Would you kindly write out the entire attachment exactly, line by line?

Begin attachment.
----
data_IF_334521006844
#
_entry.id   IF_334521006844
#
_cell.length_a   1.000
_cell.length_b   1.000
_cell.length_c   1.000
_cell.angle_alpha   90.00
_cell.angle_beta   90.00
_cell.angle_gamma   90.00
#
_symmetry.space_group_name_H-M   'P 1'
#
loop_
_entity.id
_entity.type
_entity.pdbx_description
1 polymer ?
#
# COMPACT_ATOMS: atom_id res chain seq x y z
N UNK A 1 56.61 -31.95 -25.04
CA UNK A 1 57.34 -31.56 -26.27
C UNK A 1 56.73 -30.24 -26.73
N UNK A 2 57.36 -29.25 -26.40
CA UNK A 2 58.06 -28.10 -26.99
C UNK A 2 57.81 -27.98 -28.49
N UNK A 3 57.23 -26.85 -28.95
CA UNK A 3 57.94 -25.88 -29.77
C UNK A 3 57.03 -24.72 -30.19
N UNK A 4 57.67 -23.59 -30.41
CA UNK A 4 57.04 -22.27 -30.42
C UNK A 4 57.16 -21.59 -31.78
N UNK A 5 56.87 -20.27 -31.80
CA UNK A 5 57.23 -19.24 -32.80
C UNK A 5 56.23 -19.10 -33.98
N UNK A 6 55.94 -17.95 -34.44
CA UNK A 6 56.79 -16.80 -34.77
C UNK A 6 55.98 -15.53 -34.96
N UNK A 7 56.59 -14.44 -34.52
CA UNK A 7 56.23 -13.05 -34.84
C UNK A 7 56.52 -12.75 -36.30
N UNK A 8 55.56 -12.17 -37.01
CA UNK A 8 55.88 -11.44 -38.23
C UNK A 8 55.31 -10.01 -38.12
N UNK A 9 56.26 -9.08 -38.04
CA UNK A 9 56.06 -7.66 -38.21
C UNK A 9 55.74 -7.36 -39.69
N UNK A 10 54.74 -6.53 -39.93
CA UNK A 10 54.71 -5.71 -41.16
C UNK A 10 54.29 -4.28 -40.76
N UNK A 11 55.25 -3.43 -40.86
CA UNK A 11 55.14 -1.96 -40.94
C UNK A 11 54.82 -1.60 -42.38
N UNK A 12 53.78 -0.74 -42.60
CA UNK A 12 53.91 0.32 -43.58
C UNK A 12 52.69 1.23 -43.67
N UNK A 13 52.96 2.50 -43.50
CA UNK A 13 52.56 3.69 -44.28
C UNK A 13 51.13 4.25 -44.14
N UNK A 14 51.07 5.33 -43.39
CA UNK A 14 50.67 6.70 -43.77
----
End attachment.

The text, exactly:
data_IF_334521006844
#
_entry.id   IF_334521006844
#
_cell.length_a   1.000
_cell.length_b   1.000
_cell.length_c   1.000
_cell.angle_alpha   90.00
_cell.angle_beta   90.00
_cell.angle_gamma   90.00
#
_symmetry.space_group_name_H-M   'P 1'
#
loop_
_entity.id
_entity.type
_entity.pdbx_description
1 polymer ?
#
# COMPACT_ATOMS: atom_id res chain seq x y z
N UNK A 1 56.61 -31.95 -25.04
CA UNK A 1 57.34 -31.56 -26.27
C UNK A 1 56.73 -30.24 -26.73
N UNK A 2 57.36 -29.25 -26.40
CA UNK A 2 58.06 -28.10 -26.99
C UNK A 2 57.81 -27.98 -28.49
N UNK A 3 57.23 -26.85 -28.95
CA UNK A 3 57.94 -25.88 -29.77
C UNK A 3 57.03 -24.72 -30.19
N UNK A 4 57.67 -23.59 -30.41
CA UNK A 4 57.04 -22.27 -30.42
C UNK A 4 57.16 -21.59 -31.78
N UNK A 5 56.87 -20.27 -31.80
CA UNK A 5 57.23 -19.24 -32.80
C UNK A 5 56.23 -19.10 -33.98
N UNK A 6 55.94 -17.95 -34.44
CA UNK A 6 56.79 -16.80 -34.77
C UNK A 6 55.98 -15.53 -34.96
N UNK A 7 56.59 -14.44 -34.52
CA UNK A 7 56.23 -13.05 -34.84
C UNK A 7 56.52 -12.75 -36.30
N UNK A 8 55.56 -12.17 -37.01
CA UNK A 8 55.88 -11.44 -38.23
C UNK A 8 55.31 -10.01 -38.12
N UNK A 9 56.26 -9.08 -38.04
CA UNK A 9 56.06 -7.66 -38.21
C UNK A 9 55.74 -7.36 -39.69
N UNK A 10 54.74 -6.53 -39.93
CA UNK A 10 54.71 -5.71 -41.16
C UNK A 10 54.29 -4.28 -40.76
N UNK A 11 55.25 -3.43 -40.86
CA UNK A 11 55.14 -1.96 -40.94
C UNK A 11 54.82 -1.60 -42.38
N UNK A 12 53.78 -0.74 -42.60
CA UNK A 12 53.91 0.32 -43.58
C UNK A 12 52.69 1.23 -43.67
N UNK A 13 52.96 2.50 -43.50
CA UNK A 13 52.56 3.69 -44.28
C UNK A 13 51.13 4.25 -44.14
N UNK A 14 51.07 5.33 -43.39
CA UNK A 14 50.67 6.70 -43.77